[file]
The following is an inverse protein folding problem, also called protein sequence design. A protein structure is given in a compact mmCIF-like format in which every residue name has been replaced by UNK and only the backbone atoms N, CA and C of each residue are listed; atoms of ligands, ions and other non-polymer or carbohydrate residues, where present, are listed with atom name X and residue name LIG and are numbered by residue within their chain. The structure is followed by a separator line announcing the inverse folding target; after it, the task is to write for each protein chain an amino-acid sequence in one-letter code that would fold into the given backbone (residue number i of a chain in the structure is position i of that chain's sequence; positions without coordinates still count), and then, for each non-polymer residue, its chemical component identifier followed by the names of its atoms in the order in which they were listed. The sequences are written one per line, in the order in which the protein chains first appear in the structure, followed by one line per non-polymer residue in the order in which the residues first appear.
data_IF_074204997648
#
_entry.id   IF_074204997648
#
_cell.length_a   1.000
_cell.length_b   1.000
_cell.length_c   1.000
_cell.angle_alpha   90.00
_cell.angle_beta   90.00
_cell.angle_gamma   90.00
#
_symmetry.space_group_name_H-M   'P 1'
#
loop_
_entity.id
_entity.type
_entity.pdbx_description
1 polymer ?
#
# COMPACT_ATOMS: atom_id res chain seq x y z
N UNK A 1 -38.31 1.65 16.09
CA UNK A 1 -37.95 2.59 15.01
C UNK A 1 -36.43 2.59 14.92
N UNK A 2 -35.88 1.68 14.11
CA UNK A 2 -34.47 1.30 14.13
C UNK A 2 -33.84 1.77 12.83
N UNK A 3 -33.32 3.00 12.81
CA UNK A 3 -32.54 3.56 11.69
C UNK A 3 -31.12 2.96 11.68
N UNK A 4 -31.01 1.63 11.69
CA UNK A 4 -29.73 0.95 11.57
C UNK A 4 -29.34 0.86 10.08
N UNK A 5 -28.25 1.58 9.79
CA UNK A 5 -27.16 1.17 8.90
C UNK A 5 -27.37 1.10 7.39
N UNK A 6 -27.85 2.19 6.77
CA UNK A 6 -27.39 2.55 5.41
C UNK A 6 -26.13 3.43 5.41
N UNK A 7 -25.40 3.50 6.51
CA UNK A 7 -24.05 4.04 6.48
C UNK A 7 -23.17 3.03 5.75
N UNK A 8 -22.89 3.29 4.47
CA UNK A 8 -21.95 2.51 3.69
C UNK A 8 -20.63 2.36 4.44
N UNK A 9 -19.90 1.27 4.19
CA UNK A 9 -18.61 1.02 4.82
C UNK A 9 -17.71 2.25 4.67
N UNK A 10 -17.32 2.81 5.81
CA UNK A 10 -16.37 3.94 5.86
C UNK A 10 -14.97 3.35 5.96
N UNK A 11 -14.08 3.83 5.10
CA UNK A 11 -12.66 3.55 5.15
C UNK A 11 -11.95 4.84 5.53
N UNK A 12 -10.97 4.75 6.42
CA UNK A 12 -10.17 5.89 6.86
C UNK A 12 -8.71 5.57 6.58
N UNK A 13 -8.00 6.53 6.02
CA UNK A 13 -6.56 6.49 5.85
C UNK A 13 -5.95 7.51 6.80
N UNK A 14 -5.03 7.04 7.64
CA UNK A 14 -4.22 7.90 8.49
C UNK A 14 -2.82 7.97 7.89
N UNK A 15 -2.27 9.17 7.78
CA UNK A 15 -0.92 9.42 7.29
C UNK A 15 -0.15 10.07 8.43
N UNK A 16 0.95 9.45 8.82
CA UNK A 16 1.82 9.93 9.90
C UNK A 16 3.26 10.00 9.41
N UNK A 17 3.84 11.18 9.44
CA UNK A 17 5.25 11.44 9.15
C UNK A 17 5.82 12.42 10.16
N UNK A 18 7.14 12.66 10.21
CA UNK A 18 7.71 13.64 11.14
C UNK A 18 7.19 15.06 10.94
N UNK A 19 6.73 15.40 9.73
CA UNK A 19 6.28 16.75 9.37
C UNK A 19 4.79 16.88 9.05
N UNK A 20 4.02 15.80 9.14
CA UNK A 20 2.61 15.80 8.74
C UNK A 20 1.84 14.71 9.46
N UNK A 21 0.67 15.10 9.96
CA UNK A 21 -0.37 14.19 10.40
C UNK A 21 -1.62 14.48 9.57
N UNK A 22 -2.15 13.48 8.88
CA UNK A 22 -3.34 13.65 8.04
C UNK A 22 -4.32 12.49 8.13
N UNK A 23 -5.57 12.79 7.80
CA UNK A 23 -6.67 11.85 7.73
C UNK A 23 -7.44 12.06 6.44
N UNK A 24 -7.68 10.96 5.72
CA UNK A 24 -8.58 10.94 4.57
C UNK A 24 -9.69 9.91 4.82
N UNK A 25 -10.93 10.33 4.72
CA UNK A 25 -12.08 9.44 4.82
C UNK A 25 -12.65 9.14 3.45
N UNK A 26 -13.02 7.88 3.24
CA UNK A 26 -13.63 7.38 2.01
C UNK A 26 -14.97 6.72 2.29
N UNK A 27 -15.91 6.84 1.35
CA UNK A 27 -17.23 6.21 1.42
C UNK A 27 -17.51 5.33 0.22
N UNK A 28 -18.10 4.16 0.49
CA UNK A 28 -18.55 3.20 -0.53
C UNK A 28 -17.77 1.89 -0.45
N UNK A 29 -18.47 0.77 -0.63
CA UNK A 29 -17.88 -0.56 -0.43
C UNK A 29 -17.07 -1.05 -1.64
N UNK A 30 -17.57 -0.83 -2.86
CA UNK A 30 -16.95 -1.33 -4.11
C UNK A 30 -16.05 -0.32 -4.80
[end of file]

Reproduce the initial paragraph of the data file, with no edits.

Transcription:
The following is an inverse protein folding problem, also called protein sequence design. A protein structure is given in a compact mmCIF-like format in which every residue name has been replaced by UNK and only the backbone atoms N, CA and C of each residue are listed; atoms of ligands, ions and other non-polymer or carbohydrate residues, where present, are listed with atom name X and residue name LIG and are numbered by residue within their chain. The structure is followed by a separator line announcing the inverse folding target; after it, the task is to write for each protein chain an amino-acid sequence in one-letter code that would fold into the given backbone (residue number i of a chain in the structure is position i of that chain's sequence; positions without coordinates still count), and then, for each non-polymer residue, its chemical component identifier followed by the names of its atoms in the order in which they were listed. The sequences are written one per line, in the order in which the protein chains first appear in the structure, followed by one line per non-polymer residue in the order in which the residues first appear.